This reminds me, I've long thought that artists should get together regularly to trade supplies. We've all been in the position of coming into possession of some material that isn't suitable. The wrong paper, too much paint, so on. Most of these are relatively expensive and relatively perishable, and if nothing else, it's a damn shame if something goes to waste.

14 February 2008

As Promised

This is another step in the right direction.

I guess one advantage I have in the perpetual struggle to realize visions is this: While my technical skills can improve, the level of detail in my head is not really changing. It's NOT a moving target. Yes, the ideas might become more sophisticated, more resolved, more detailed. But they don't actually become less technically feasible. That remains fairly constant. I assume I'll have finally achieved sufficient ability to execute my visions, when I'm having a heart attack or something at the drawing board. Death does love a good joke.

In related news, I spent some time at the library yesterday perusing the art books. I came across a design book that showed samples of industrial and commercial design, mass production objects, and fashion trends from the 1890s-1990s. I learned a few things from this.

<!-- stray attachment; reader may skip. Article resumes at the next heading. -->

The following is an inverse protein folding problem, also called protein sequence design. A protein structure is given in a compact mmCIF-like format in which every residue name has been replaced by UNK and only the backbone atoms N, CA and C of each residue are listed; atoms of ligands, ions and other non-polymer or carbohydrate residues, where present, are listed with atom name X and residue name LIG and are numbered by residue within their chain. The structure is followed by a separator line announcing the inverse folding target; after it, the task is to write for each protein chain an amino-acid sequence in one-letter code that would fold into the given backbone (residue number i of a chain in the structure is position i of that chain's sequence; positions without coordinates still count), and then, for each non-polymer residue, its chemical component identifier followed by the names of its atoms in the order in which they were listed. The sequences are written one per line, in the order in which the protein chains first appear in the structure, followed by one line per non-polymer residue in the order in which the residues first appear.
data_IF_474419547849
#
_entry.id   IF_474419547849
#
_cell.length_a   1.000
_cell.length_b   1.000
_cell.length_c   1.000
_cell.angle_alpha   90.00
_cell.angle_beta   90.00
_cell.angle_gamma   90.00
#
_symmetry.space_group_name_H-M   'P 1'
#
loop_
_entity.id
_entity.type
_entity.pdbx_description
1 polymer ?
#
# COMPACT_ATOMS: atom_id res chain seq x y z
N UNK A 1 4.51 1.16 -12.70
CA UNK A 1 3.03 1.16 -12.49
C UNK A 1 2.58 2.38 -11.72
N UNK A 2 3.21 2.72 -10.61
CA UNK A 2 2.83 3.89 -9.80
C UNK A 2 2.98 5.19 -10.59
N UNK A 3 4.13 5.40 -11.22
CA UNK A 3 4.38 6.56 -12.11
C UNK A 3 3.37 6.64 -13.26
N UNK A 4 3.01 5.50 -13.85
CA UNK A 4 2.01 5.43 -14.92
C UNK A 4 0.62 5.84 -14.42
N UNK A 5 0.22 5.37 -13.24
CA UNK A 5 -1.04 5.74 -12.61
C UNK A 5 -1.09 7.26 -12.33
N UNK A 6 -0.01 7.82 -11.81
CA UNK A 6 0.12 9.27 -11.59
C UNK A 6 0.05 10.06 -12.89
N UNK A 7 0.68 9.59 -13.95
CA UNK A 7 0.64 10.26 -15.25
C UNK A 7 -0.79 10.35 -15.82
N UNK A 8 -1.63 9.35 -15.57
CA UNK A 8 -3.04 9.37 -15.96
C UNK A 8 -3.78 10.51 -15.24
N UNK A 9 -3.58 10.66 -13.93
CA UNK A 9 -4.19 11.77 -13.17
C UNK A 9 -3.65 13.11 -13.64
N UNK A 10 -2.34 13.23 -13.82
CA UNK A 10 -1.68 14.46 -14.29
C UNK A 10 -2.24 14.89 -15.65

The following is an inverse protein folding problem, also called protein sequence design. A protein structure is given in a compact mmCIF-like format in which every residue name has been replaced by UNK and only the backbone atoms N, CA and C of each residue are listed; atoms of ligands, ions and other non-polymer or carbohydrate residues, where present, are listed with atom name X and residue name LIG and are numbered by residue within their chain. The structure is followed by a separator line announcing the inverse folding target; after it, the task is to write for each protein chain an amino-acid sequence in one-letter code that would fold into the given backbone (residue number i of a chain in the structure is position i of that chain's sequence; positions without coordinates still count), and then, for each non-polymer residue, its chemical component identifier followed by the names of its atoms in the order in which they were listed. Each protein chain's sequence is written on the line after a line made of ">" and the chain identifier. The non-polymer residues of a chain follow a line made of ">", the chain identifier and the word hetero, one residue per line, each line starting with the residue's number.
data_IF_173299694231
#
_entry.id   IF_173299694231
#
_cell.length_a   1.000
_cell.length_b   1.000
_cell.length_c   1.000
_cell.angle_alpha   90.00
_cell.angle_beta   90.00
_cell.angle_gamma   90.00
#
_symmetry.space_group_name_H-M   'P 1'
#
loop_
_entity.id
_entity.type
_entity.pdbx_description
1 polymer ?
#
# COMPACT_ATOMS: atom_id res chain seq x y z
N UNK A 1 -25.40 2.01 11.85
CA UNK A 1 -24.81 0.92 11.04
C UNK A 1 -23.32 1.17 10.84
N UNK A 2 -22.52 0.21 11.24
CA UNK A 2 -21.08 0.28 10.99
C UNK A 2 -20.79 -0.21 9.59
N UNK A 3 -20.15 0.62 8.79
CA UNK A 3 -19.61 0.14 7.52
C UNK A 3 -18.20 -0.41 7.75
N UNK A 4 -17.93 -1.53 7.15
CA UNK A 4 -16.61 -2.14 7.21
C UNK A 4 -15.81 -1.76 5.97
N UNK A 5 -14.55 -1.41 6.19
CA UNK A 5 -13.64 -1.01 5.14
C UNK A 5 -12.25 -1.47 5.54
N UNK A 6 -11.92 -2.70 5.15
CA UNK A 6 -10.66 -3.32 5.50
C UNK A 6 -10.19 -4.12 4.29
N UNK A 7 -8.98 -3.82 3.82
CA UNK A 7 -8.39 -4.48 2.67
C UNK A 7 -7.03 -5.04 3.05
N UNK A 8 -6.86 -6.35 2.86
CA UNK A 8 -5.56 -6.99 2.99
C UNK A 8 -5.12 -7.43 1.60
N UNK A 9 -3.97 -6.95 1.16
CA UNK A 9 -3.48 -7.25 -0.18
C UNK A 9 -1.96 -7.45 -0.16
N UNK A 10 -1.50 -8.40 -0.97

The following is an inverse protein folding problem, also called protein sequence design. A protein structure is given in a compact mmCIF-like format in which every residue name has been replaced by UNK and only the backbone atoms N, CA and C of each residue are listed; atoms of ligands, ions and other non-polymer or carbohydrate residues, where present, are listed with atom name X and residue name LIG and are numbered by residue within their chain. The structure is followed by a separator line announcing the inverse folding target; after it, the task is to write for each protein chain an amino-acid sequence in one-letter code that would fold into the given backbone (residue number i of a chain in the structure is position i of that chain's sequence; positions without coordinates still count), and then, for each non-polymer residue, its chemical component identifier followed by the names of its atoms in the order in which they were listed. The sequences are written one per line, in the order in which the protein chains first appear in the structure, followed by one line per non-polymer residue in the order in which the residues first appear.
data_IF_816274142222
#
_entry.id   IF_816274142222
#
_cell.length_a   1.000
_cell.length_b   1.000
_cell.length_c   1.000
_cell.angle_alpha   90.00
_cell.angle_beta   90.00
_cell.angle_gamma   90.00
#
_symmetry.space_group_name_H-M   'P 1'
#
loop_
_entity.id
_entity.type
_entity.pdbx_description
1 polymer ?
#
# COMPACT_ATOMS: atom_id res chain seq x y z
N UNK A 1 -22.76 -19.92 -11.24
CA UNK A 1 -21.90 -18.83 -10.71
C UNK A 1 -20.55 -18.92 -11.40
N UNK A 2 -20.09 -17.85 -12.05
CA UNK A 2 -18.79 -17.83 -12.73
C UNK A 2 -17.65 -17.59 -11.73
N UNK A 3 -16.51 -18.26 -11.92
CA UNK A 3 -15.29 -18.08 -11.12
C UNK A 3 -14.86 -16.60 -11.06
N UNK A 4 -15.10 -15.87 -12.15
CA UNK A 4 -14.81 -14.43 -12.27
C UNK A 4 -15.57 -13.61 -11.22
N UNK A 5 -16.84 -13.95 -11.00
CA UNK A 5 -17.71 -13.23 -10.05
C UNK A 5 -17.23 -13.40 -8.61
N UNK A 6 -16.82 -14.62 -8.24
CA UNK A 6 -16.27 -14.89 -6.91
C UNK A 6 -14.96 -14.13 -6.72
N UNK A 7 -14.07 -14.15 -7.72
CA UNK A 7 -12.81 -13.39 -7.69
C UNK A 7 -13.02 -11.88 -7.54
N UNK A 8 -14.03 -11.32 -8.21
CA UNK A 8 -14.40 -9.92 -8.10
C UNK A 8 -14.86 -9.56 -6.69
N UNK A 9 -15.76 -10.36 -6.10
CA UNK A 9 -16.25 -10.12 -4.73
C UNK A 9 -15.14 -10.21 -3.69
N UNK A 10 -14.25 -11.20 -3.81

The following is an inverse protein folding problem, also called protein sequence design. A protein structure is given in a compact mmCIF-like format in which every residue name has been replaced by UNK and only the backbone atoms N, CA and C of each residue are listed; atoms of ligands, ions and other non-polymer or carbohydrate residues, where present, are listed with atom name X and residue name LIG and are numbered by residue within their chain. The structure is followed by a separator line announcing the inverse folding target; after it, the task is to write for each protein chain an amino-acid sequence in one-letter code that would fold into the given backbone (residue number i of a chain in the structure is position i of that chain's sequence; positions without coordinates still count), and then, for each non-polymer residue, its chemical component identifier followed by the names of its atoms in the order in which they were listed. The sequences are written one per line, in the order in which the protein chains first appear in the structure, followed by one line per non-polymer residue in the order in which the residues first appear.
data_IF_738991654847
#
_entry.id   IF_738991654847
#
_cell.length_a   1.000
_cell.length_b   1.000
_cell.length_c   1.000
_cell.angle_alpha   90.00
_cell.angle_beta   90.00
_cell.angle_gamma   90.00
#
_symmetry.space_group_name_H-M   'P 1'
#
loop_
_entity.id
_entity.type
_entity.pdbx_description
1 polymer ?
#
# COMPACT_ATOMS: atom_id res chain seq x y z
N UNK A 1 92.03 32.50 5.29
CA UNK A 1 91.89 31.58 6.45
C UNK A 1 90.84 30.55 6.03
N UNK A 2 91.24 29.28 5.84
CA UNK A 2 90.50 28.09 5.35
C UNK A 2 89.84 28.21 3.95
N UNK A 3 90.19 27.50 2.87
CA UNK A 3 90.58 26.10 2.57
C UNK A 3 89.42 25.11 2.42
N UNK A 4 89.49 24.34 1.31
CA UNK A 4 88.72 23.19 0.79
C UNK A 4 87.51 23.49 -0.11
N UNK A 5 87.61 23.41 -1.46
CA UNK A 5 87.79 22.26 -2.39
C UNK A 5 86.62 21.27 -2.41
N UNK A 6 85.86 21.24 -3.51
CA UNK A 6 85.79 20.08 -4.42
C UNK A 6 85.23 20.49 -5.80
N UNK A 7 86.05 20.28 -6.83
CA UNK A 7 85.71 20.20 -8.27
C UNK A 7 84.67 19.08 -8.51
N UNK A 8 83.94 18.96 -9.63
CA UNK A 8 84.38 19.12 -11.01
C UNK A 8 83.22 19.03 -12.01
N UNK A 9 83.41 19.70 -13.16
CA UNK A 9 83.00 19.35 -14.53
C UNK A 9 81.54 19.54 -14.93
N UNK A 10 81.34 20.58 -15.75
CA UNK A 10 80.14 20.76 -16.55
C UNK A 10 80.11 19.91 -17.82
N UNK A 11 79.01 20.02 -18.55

1. Recreating a period Look is probably not as easy as it seems, given that most of the fashion pictures in the book struck me as being specifically recreations. It's possible that's what those Looks would've looked like if photographed with modern equipment, but somehow I doubt it.
  2. The sailor suit for children came from a portrait of a British prince.
  3. Cubism might've made bad fine art, but it made kick-ass mass production decor.
  4. It's kind of a shame dressing like a grown up is somewhat out of style.
  5. Also, hats.
  6. The late 40s/early 50s American is my favorite lady fashion.
  7. The stove, refrigerator, and sink should not be a single kitchen appliance/fixture.
(What? I don't recall claiming I learned anything DEEP from it.)

11 February 2008

Closer to the Mark

The closest I've been to executing a design as planned. It's a bit flat, and a bit fuzzier than I wanted, but it's essentially what I was after. I can see I'm going to have to explore this theme some more.

I realize I haven't been great about certain details, but for reference, this and the previous 3 images are on 30#, cold pressed, extra smooth, extra white watercolor paper. Somewhere in the 4x6" range. It's basically cardstock that takes watercolor like a champ, no wrinkling, rumpling, or sogging.

Again With The Silver Ink

Silver ink + black watercolor. Bits of this are working. Most of it, not. At least I stopped before making it really, really bad.